The Cause – 4 stars
In a near distant future, America along with the whole world is at the edge of financial and economic disaster. The rich has got rich while the poor has got poorer. With NSA watching over all, the government has made individual freedom an enemy to be chocked ruthlessly. In a black-ops training camp Isse Corvus, a hacker learns something that contains the fate of U.S. He discovers the leaders are revolutionaries seeking to return the U.S. back to its Constitutional roots. With a gun pointed on his head Corvus learns that if he doesn’t join ‘The Cause’ and help them hack the NSA’s servers, it could mean his life. If he joins, he becomes part of a conspiracy to overthrow America’s financial oligarchy.
First thing first, this is a bomb blasting début! It sticks to a reader’s hands and keeps him/her curious all the way. The best thing about the book for me is the atmosphere. The book balances itself at a very unique position of having all the tension of dystopia novel but without being one. It controls the chill and tension-in-the-air just as the premise promises. There are many surprisingly well written characters with Isse Corvus becoming just the hero everyone wants to be. The book may feel a tiny bit slow at the beginning but once the ground is set, it gives one hell of a ride to the last page. Government Conspiracy has always been a hot topic for thrillers but Mr Vincent has made a new approach throwing sci-fi in the pile because sometimes conspiracy thriller without an all-knowing-hero feels really good to read.
I must mention another thing – analogy. Personally I am not a literature person and I avoid symbolic analogies. So I was really surprised when I liked symbolic quotes and writing placed in a sci-fi thriller! The lines are really deep and compliments the writing greatly.
The only thing that bothered me was the cinematic approach at some places. Quite a few dialogues and situations felt pushy and stiff like movies. I am not saying that is bad because some may like it, some may don’t.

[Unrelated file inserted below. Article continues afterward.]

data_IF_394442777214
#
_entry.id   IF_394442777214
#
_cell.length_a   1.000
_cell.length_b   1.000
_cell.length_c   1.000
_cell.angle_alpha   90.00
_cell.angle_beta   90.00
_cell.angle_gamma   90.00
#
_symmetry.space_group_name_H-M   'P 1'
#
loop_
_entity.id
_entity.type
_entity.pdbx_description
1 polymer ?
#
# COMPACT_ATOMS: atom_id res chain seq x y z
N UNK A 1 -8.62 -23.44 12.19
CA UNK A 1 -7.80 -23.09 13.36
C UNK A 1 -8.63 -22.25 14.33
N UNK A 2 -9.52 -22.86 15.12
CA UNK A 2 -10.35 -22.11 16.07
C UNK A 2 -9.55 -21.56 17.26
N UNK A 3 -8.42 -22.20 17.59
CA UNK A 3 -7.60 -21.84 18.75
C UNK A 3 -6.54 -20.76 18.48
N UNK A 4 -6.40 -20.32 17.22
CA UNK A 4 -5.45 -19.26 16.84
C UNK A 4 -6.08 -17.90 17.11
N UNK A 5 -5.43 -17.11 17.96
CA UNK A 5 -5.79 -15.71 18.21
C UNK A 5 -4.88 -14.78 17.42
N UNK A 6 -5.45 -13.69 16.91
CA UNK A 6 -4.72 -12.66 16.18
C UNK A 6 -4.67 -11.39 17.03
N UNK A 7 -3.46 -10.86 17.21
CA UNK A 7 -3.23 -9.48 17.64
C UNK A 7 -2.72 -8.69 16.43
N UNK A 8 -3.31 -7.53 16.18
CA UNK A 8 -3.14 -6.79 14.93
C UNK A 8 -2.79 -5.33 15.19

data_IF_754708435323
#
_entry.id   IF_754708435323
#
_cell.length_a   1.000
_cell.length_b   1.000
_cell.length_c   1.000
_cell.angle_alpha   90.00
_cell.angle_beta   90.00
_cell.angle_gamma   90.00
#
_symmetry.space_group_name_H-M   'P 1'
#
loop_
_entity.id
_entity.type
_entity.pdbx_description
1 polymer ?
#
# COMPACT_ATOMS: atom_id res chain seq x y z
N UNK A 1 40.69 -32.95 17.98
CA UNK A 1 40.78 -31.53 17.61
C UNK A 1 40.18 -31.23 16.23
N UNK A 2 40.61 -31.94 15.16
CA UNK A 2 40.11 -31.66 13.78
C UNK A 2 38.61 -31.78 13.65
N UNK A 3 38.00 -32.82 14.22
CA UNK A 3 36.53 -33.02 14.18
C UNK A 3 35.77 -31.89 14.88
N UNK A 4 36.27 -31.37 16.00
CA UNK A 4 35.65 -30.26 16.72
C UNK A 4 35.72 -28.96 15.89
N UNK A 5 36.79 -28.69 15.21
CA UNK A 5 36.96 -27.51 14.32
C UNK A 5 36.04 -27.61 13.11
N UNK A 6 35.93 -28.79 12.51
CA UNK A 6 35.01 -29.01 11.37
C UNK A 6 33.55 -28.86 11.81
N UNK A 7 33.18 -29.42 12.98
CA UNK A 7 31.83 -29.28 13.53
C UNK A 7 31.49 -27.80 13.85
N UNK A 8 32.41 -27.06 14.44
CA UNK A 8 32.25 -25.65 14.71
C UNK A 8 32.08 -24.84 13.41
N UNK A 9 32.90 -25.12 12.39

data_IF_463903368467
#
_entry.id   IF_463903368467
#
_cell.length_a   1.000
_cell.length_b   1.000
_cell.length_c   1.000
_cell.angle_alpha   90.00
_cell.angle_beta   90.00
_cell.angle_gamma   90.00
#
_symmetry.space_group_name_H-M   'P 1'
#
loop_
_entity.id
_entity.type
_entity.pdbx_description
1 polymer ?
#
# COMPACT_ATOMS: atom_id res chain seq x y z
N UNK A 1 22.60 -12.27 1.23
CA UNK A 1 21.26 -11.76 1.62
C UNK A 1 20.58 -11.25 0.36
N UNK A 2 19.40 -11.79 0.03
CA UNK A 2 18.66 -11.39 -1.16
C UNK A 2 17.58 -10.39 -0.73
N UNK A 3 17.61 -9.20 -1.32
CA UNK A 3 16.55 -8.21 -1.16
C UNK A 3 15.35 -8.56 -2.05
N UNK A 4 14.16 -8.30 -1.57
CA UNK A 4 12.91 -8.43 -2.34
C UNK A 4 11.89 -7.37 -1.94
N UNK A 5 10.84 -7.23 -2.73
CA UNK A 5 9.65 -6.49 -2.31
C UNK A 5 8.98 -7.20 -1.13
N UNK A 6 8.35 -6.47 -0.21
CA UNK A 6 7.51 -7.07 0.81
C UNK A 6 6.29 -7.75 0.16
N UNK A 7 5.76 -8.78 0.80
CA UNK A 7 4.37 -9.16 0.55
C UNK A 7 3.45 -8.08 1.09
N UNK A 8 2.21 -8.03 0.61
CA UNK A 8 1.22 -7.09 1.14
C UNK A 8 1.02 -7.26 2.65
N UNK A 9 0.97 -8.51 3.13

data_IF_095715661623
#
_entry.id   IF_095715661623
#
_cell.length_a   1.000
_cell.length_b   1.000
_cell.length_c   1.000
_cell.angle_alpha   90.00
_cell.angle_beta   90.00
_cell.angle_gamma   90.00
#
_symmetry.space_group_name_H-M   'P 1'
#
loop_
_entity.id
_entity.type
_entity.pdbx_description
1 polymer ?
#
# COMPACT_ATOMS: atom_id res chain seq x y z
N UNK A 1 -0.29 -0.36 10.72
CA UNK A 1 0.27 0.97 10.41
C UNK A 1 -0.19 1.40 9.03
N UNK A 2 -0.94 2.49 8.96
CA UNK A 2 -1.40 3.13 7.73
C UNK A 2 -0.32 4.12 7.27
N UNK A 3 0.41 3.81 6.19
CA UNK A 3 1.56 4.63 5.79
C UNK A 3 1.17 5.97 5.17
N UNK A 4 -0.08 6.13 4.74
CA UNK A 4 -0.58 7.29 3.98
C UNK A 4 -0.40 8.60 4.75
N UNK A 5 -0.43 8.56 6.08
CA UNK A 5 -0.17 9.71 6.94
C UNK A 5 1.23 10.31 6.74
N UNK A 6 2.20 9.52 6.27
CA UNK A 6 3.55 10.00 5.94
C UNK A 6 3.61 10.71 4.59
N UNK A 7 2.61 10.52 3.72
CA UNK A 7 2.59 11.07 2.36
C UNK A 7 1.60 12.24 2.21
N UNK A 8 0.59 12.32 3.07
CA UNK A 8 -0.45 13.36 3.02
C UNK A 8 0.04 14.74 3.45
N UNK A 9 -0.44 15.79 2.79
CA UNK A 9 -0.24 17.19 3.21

I would recommend this to anyone who loves action packed thrillers with little bits of science fiction mixed in excellent manner and a warm thanks to Roderick Vincent for providing me a copy to review!
Spiral – 4 stars
When respected and beloved Nobel laureate Liam Connor is found dead and his death is declared as suicide, search of a virus hidden since World War II is ignited. Soon Liam’s collaborator Jake, Liam’s granddaughter Maggie, and Maggie’s nine-year-old son Dylan find themselves in a conspiracy of bio-warfare spread over the world and decades of research. With an assassin, an infamous Japanese criminal and US military also in the same race, the only chance of survival of human live over the world depends on who gets to the virus first.
A fantastic debut. Paul McEuen is a nano scientist and has written a sci-fi thriller with an excellent mixture of science and fiction. Fast pace and continuous twists are what makes this book worthy of praise. Whenever I felt ‘I know what will happen now’, the book had something exactly different like it knew what I was thinking! And that really kept me glued to it. I am a science student and all those nanao-science and DNA coding stuffs just fascinated me. But none of those are hard to understand. Actually the book has so much base in real research, it never felt stretching or unbelievable. With just one step crossing the line of real science, Paul McEuen has written a great novel.
The actions and logics looked a bit thin sometimes but otherwise I really loved it. It has some invisible hook that pulled me towards the last page so fast. A well written sci-fi thriller with a healthy dose of science in it.